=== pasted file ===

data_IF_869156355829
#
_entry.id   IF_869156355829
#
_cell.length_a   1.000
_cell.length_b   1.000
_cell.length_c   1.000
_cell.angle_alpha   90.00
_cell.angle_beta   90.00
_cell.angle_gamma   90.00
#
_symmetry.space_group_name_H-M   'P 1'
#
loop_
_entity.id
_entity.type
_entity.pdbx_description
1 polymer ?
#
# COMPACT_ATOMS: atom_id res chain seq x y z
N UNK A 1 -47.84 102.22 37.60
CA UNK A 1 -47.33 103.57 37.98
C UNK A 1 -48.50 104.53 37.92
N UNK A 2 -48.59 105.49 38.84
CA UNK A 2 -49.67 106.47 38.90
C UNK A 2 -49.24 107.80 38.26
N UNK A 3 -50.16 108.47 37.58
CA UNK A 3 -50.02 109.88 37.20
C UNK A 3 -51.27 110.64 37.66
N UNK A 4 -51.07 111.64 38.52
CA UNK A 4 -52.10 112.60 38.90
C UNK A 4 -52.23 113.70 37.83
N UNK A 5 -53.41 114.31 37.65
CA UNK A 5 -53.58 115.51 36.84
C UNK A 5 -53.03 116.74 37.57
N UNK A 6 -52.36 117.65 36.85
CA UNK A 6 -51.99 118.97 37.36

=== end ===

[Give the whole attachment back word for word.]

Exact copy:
data_IF_869156355829
#
_entry.id   IF_869156355829
#
_cell.length_a   1.000
_cell.length_b   1.000
_cell.length_c   1.000
_cell.angle_alpha   90.00
_cell.angle_beta   90.00
_cell.angle_gamma   90.00
#
_symmetry.space_group_name_H-M   'P 1'
#
loop_
_entity.id
_entity.type
_entity.pdbx_description
1 polymer ?
#
# COMPACT_ATOMS: atom_id res chain seq x y z
N UNK A 1 -47.84 102.22 37.60
CA UNK A 1 -47.33 103.57 37.98
C UNK A 1 -48.50 104.53 37.92
N UNK A 2 -48.59 105.49 38.84
CA UNK A 2 -49.67 106.47 38.90
C UNK A 2 -49.24 107.80 38.26
N UNK A 3 -50.16 108.47 37.58
CA UNK A 3 -50.02 109.88 37.20
C UNK A 3 -51.27 110.64 37.66
N UNK A 4 -51.07 111.64 38.52
CA UNK A 4 -52.10 112.60 38.90
C UNK A 4 -52.23 113.70 37.83
N UNK A 5 -53.41 114.31 37.65
CA UNK A 5 -53.58 115.51 36.84
C UNK A 5 -53.03 116.74 37.57
N UNK A 6 -52.36 117.65 36.85
CA UNK A 6 -51.99 118.97 37.36